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  19. Hello Jenny, Imagine that I am also the one who is growing first tomatoes plants of my life this summer and how amaging I didn't kill them, getting cuty-shiny-red color fruits!! They taste so much better (as you made them!) still walm when you pick them... we can do it!

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  20. I don't know, jennyfreckles, but walking around in unconscious incompetence seems to work for me.

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  21. Absolutely gorgeous tomatoes and a perfect photo! Now will you be able to bear to eat them?

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  22. I'm with Jack... unconscious incompetence all the way... LOL. My camera manual has a LOT of mileage on it... it's been in my suitcase on all my travels since I got the camera. And I have yet to open for more than a quick solving of a problem or two. My honey was a professional and he tries to teach me the technical stuff, but it just doesn't sink in. So like Martin, I leave my camera on aperture priority with ISO 200 in daylight, plus I turn the F-stop down .7... I'd rather risk under exposure to over. Now I wish I had time to take a course like you did, but that would more for fun. I'd like to go to a tennis camp, too. And so the list goes on! Let's just have FUN!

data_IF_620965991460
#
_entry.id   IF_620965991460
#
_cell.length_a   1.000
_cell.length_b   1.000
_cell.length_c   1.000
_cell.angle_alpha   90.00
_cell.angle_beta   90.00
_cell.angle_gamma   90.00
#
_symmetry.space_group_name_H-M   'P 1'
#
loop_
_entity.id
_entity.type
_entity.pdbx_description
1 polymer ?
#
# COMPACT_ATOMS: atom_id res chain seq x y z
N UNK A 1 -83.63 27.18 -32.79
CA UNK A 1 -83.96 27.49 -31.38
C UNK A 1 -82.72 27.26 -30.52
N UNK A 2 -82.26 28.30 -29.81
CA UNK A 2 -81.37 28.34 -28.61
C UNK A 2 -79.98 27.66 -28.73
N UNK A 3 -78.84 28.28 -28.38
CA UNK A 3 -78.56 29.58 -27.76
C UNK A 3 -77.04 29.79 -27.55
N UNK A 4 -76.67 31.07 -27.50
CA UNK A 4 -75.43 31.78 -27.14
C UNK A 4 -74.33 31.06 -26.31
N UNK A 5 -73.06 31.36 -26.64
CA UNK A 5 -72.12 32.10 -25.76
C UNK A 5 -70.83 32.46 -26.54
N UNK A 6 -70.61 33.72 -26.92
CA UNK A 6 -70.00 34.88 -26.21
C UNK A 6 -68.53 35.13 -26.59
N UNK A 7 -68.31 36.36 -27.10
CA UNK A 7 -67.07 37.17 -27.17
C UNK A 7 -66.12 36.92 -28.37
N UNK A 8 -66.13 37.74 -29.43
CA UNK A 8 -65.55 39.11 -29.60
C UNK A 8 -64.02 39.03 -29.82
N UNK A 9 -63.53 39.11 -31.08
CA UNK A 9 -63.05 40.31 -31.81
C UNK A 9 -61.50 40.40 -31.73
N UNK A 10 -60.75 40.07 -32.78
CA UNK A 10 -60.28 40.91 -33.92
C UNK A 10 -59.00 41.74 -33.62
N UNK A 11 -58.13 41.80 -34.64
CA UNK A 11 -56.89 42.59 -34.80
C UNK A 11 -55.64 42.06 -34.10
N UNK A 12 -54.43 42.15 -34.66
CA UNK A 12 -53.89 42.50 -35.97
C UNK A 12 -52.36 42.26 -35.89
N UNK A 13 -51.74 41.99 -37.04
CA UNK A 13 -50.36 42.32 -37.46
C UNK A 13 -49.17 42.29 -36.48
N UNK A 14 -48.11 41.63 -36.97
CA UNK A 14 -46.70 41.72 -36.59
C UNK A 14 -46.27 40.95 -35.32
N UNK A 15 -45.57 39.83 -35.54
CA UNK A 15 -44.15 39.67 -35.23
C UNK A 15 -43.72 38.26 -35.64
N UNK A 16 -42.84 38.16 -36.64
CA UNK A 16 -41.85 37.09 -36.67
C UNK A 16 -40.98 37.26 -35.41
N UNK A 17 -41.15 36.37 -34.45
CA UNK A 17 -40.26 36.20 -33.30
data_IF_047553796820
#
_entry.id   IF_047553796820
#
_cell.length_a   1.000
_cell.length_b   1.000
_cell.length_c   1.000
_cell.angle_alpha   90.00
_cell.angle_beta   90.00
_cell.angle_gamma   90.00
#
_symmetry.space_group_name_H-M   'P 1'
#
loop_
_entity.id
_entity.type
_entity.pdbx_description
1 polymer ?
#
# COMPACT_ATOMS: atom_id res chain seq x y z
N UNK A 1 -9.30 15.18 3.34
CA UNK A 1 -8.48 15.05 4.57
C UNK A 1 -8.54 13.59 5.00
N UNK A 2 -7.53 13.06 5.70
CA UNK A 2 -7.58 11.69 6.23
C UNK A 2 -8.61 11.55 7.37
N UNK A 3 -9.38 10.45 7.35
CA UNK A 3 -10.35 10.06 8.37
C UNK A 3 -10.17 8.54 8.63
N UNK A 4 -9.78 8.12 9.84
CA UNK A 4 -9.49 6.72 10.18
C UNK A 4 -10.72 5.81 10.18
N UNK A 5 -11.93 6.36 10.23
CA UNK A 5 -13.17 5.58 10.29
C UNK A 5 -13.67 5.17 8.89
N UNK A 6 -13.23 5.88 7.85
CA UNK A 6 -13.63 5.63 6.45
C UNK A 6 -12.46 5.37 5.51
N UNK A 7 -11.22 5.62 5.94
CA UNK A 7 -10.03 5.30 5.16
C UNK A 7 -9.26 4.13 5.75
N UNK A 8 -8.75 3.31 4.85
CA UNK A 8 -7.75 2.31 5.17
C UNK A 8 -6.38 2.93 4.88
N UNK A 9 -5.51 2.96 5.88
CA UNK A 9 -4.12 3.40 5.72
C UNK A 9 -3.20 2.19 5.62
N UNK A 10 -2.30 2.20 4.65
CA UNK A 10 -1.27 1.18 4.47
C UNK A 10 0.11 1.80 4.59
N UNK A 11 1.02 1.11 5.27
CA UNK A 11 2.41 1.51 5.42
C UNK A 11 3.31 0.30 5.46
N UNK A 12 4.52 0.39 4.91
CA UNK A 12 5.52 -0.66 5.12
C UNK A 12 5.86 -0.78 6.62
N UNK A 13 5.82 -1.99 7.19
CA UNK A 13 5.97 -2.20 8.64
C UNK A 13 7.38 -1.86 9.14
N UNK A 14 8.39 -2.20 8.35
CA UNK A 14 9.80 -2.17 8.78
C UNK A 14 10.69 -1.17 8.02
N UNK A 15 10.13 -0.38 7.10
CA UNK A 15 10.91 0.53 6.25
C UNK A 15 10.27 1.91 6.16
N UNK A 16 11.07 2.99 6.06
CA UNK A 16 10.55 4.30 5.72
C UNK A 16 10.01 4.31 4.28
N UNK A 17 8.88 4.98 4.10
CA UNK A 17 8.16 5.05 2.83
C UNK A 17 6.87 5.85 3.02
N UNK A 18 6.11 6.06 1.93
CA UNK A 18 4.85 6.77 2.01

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  23. I just adore your definitions of the different forms of consciousness! I for one am envious of your ability to go beyond the "auto" shoot position with your camera! Wonderful image! ~Lili